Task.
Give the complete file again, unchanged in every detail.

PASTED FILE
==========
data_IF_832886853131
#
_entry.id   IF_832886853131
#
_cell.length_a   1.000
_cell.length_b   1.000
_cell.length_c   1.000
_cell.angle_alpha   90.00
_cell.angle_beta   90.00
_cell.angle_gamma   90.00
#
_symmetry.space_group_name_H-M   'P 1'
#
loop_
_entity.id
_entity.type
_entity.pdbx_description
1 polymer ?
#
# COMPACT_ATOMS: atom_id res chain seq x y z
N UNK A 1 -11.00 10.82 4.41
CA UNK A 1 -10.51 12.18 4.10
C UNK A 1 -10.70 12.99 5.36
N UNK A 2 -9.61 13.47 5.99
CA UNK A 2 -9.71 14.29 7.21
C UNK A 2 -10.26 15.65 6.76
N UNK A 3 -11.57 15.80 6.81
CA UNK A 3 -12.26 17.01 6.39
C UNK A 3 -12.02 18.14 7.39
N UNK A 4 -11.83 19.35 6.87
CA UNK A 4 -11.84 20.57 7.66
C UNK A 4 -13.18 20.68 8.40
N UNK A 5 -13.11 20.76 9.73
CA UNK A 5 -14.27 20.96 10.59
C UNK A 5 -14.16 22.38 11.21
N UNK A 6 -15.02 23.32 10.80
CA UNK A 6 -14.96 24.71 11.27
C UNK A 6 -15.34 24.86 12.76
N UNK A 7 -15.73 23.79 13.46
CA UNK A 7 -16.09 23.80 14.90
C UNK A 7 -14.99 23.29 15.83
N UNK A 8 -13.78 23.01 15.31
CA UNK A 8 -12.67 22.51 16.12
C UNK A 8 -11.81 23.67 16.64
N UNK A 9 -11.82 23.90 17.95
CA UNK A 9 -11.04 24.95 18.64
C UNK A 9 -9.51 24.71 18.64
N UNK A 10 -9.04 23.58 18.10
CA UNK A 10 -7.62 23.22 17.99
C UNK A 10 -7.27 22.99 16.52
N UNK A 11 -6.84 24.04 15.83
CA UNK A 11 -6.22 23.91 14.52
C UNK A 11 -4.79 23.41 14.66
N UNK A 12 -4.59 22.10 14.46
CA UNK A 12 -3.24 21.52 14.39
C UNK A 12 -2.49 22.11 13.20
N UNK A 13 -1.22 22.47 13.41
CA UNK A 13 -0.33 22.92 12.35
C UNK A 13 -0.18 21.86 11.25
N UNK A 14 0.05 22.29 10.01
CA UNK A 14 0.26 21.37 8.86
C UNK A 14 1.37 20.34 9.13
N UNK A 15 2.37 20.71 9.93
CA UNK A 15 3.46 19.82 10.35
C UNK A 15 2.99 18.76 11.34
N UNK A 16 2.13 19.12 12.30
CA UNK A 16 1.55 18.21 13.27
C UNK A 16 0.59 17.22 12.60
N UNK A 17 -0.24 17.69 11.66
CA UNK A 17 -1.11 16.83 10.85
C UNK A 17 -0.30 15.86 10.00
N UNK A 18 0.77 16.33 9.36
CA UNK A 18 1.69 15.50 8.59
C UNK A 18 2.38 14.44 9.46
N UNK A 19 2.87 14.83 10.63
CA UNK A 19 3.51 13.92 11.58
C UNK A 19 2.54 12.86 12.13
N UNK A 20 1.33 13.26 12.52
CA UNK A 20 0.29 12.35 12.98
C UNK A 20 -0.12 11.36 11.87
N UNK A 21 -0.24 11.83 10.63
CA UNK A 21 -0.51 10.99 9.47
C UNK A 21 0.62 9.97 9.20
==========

data_IF_832886853131
#
_entry.id   IF_832886853131
#
_cell.length_a   1.000
_cell.length_b   1.000
_cell.length_c   1.000
_cell.angle_alpha   90.00
_cell.angle_beta   90.00
_cell.angle_gamma   90.00
#
_symmetry.space_group_name_H-M   'P 1'
#
loop_
_entity.id
_entity.type
_entity.pdbx_description
1 polymer ?
#
# COMPACT_ATOMS: atom_id res chain seq x y z
N UNK A 1 -11.00 10.82 4.41
CA UNK A 1 -10.51 12.18 4.10
C UNK A 1 -10.70 12.99 5.36
N UNK A 2 -9.61 13.47 5.99
CA UNK A 2 -9.71 14.29 7.21
C UNK A 2 -10.26 15.65 6.76
N UNK A 3 -11.57 15.80 6.81
CA UNK A 3 -12.26 17.01 6.39
C UNK A 3 -12.02 18.14 7.39
N UNK A 4 -11.83 19.35 6.87
CA UNK A 4 -11.84 20.57 7.66
C UNK A 4 -13.18 20.68 8.40
N UNK A 5 -13.11 20.76 9.73
CA UNK A 5 -14.27 20.96 10.59
C UNK A 5 -14.16 22.38 11.21
N UNK A 6 -15.02 23.32 10.80
CA UNK A 6 -14.96 24.71 11.27
C UNK A 6 -15.34 24.86 12.76
N UNK A 7 -15.73 23.79 13.46
CA UNK A 7 -16.09 23.80 14.90
C UNK A 7 -14.99 23.29 15.83
N UNK A 8 -13.78 23.01 15.31
CA UNK A 8 -12.67 22.51 16.12
C UNK A 8 -11.81 23.67 16.64
N UNK A 9 -11.82 23.90 17.95
CA UNK A 9 -11.04 24.95 18.64
C UNK A 9 -9.51 24.71 18.64
N UNK A 10 -9.04 23.58 18.10
CA UNK A 10 -7.62 23.22 17.99
C UNK A 10 -7.27 22.99 16.52
N UNK A 11 -6.84 24.04 15.83
CA UNK A 11 -6.22 23.91 14.52
C UNK A 11 -4.79 23.41 14.66
N UNK A 12 -4.59 22.10 14.46
CA UNK A 12 -3.24 21.52 14.39
C UNK A 12 -2.49 22.11 13.20
N UNK A 13 -1.22 22.47 13.41
CA UNK A 13 -0.33 22.92 12.35
C UNK A 13 -0.18 21.86 11.25
N UNK A 14 0.05 22.29 10.01
CA UNK A 14 0.26 21.37 8.86
C UNK A 14 1.37 20.34 9.13
N UNK A 15 2.37 20.71 9.93
CA UNK A 15 3.46 19.82 10.35
C UNK A 15 2.99 18.76 11.34
N UNK A 16 2.13 19.12 12.30
CA UNK A 16 1.55 18.21 13.27
C UNK A 16 0.59 17.22 12.60
N UNK A 17 -0.24 17.69 11.66
CA UNK A 17 -1.11 16.83 10.85
C UNK A 17 -0.30 15.86 10.00
N UNK A 18 0.77 16.33 9.36
CA UNK A 18 1.69 15.50 8.59
C UNK A 18 2.38 14.44 9.46
N UNK A 19 2.87 14.83 10.63
CA UNK A 19 3.51 13.92 11.58
C UNK A 19 2.54 12.86 12.13
N UNK A 20 1.33 13.26 12.52
CA UNK A 20 0.29 12.35 12.98
C UNK A 20 -0.12 11.36 11.87
N UNK A 21 -0.24 11.83 10.63
CA UNK A 21 -0.51 10.99 9.47
C UNK A 21 0.62 9.97 9.20